Even though I’ve been a massive fan of Funeral For a Friend since I was old enough to work a CD player, I have to admit, I wasn’t sure how well they would come across in an intimate venue like the Old Fire Station. My fears were unfounded though, thanks to a tiny crowd whose response to the night was more energetic than certain festival headliners (the words Axl Rose come to mind) get out of 100,000 people. FFAF were helped in this by two of the best support bands I have seen in a long time. Tiger Please and Rise to Remain, as different from each other as they are, managed to rile up the crowd perfectly for FFAF’s appearance. Tiger Please kicked the crowd into action with the mischievous antics and booming Welsh voice of their frontman Leon Stanford and his pitch perfect contribution to their great alternative indie-rock sound. London boys Rise to Remain followed this up with their adrenaline fuelled metalcore, characterised by the unrestrained drumming of Pat Lundy and the passionate vocals and non-stop jumping around of Austin Dickinson.
The only real down point of the night was the inordinately long period between the end of Rise to Remain’s set and the appearance of Funeral For a Friend. It literally took an hour of riled up fans chanting their name before they belatedly strolled on stage. When they did though, all was forgiven. Their line-up has changed a lot over the last few years, with the departure of guitarist Darren Smith in 2009, the switch of Gavin Burrough from bass to guitar and the recruitment of Richard Boucher as a replacement bassist. The new formation appears much more comfortable performing with each other though, which has significantly improved their stage presence. This helped them a lot in such a compact venue, where impassioned guitar shredding flails often invoked a necessity for collective awareness and interaction as they ducked and weaved around each other to avoid falling into a crowd that would never let them go. Indeed, newest member Richard Boucher showed his quality during a technical fault with a fantastic improvised base solo in response to the challenge of (vocalist) Matt Davies, “Who wants to see a man play a tree?!”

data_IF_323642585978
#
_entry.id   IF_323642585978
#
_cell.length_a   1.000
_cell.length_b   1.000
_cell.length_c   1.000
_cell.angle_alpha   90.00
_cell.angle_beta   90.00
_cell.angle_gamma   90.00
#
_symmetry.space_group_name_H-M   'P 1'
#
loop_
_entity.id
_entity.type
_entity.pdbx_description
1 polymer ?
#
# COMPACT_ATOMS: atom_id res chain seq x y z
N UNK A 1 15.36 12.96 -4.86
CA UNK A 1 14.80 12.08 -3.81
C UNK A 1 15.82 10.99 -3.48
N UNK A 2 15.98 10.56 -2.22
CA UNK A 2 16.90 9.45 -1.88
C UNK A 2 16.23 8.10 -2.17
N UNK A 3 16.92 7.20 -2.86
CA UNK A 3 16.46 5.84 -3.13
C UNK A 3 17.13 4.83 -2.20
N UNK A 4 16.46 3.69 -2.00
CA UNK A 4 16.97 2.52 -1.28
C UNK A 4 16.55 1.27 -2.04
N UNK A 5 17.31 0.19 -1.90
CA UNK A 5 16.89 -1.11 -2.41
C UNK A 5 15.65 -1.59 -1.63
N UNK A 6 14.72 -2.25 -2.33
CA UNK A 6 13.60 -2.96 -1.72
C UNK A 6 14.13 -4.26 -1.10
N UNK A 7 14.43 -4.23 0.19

Material from the latest album, Welcome Home Armageddon comes across very strongly live. ‘Sixteen’ for example, maintained FFAF’s characteristic sound whilst promoting an undertone of furious adrenaline that motivated the crowd into frenzy. All the old favourites you would expect were there too, with the big finale ‘Escape Artists Never Die’ from their first album Casually Dressed and Deep in Conversation welling up that sense of nostalgia which enticed me to the night in the first place. Furthermore, the big crowd sing-along ‘History’ from Hours highlighted FFAF’s ability to produce a technical variety of sounds rather than just the one noise. Overall the night was a brilliant conclusion to their tour and well worth the trip down to Bournemouth.
Good- Great support acts, comedy-like routines of Matt Davies and Leon Stanford and massive crowd participation.
Bad – Overly long wait between bands and having to dodge the occasional flailing instrument.